galateasca on July 9, 2013 at 12:20 am

Is it possible that this is where my high school class came to see “Gandhi” in 1982? We went to a small alternative high school located near North Druid Hills and I am sure we came to the Columbia to see the film. I came back a few nights later with a date to see it again because the theater was so old school and extraordinary.

StanMalone on June 26, 2013 at 2:09 pm

Edisaurus: Nice memories, especially the last two paragraphs. The theatre itself was still in pretty good shape into the 80’s, but there was also retail on the Peachtree sidewalk frontage and the old Barnett Sign Shop space in the rear facing Piedmont. Also there was a huge basement area that was impossible to secure from the outside. There were constant homeless living there who would occasionally smoke the theatre up with their camp fires to say nothing of the rat attracting garbage they would leave.

Your first paragraph is also nice and accurate as far as the movie goes, however, you have the wrong theatre. Song of Norway payed at the original Phipps Plaza Theatre in 70MM Christmas 1970. It did so poorly I do not recall it ever getting a sub run in the neighborhood theatres.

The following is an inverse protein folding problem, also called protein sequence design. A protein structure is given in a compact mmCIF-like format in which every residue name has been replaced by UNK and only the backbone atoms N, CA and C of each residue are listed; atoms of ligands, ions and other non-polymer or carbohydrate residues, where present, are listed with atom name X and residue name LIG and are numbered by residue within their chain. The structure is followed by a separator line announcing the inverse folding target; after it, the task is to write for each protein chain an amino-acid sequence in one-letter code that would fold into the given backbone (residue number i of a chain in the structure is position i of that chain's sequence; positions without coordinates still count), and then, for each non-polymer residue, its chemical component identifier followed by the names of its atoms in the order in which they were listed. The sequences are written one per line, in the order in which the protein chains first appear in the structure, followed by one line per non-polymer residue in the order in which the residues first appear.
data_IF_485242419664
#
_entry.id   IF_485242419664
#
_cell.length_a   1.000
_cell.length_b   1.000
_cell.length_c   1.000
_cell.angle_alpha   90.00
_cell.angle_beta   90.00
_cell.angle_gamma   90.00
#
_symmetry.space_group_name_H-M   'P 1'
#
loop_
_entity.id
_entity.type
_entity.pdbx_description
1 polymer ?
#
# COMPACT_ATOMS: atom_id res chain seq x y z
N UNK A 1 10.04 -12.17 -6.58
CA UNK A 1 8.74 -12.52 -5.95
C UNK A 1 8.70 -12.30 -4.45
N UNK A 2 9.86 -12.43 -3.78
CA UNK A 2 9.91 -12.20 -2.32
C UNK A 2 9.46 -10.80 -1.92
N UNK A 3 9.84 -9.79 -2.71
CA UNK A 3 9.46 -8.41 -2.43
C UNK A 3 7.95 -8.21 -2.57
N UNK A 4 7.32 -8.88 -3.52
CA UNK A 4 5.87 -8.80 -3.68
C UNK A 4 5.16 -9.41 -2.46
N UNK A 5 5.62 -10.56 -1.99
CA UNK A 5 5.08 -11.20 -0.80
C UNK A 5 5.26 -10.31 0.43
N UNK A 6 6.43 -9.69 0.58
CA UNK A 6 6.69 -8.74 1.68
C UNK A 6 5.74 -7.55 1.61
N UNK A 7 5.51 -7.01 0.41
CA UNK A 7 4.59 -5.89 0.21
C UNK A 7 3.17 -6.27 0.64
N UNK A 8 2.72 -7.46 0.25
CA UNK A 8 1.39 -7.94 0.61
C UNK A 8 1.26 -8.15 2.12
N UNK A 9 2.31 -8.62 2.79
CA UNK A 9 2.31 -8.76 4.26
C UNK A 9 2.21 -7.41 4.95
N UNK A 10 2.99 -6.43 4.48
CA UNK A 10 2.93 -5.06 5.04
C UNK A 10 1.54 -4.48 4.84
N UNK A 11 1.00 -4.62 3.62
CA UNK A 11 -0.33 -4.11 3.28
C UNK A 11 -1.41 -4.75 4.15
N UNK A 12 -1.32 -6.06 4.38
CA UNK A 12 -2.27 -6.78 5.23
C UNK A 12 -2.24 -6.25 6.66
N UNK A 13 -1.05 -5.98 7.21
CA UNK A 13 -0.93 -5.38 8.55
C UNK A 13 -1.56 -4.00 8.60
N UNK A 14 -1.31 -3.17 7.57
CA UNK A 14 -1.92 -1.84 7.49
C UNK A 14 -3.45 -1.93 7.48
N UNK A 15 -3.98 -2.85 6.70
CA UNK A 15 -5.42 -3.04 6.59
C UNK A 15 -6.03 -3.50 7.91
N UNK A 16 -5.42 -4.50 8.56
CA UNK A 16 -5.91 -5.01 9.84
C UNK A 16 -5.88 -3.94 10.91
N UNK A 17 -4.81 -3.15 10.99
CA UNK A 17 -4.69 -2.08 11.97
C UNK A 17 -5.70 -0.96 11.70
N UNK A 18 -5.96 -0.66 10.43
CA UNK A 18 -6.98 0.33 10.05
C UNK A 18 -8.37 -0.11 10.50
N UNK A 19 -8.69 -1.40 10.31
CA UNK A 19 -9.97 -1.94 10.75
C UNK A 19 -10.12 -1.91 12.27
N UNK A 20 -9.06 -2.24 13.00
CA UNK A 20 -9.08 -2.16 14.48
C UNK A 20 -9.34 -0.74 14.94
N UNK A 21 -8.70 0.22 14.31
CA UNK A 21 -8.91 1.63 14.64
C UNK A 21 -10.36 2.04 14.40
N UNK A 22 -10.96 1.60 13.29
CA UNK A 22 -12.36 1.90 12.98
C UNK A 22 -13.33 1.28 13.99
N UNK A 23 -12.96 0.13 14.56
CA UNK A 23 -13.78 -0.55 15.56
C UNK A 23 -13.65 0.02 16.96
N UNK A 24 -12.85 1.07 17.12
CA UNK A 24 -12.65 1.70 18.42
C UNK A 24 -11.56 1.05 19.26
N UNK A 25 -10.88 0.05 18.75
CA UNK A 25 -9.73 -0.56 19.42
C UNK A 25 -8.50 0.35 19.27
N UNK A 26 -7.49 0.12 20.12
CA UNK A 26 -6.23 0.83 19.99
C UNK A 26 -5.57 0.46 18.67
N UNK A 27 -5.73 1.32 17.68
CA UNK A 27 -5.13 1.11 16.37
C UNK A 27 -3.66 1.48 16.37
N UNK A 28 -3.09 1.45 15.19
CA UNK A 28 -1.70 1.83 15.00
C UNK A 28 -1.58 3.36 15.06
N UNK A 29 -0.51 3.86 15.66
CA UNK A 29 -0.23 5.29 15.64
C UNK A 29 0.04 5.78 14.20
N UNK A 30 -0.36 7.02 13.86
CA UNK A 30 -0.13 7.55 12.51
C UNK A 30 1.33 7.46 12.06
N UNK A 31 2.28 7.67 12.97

I hope you will post some more of your movie theatre experiences here. I think that all of the Cobb County theatres from that era have pages.

Edisaurus on June 26, 2013 at 1:38 pm

The first time I went to the Atlanta Theatre was on a high school field trip from Marietta to see the Edvard Grieg bio-musical THE SONG OF NORWAY in the early ‘70’s. I was so impressed by the giant screen and thought the movie was fantastic!!! Looking at it now on DVD, I can see that it had a pretty cheesy '70’s style to the cinematography but at the time it seemed majestic and it introduced me to the greatness of Grieg’s music and the beauty of Norway. I’ve wanted to go there ever since.

The last time I went was to The Columbia see Aliens. You could see an occasional rat running around in the aisles and that was scarier than the movie! I guess there was plenty of popcorn to keep them well-fed.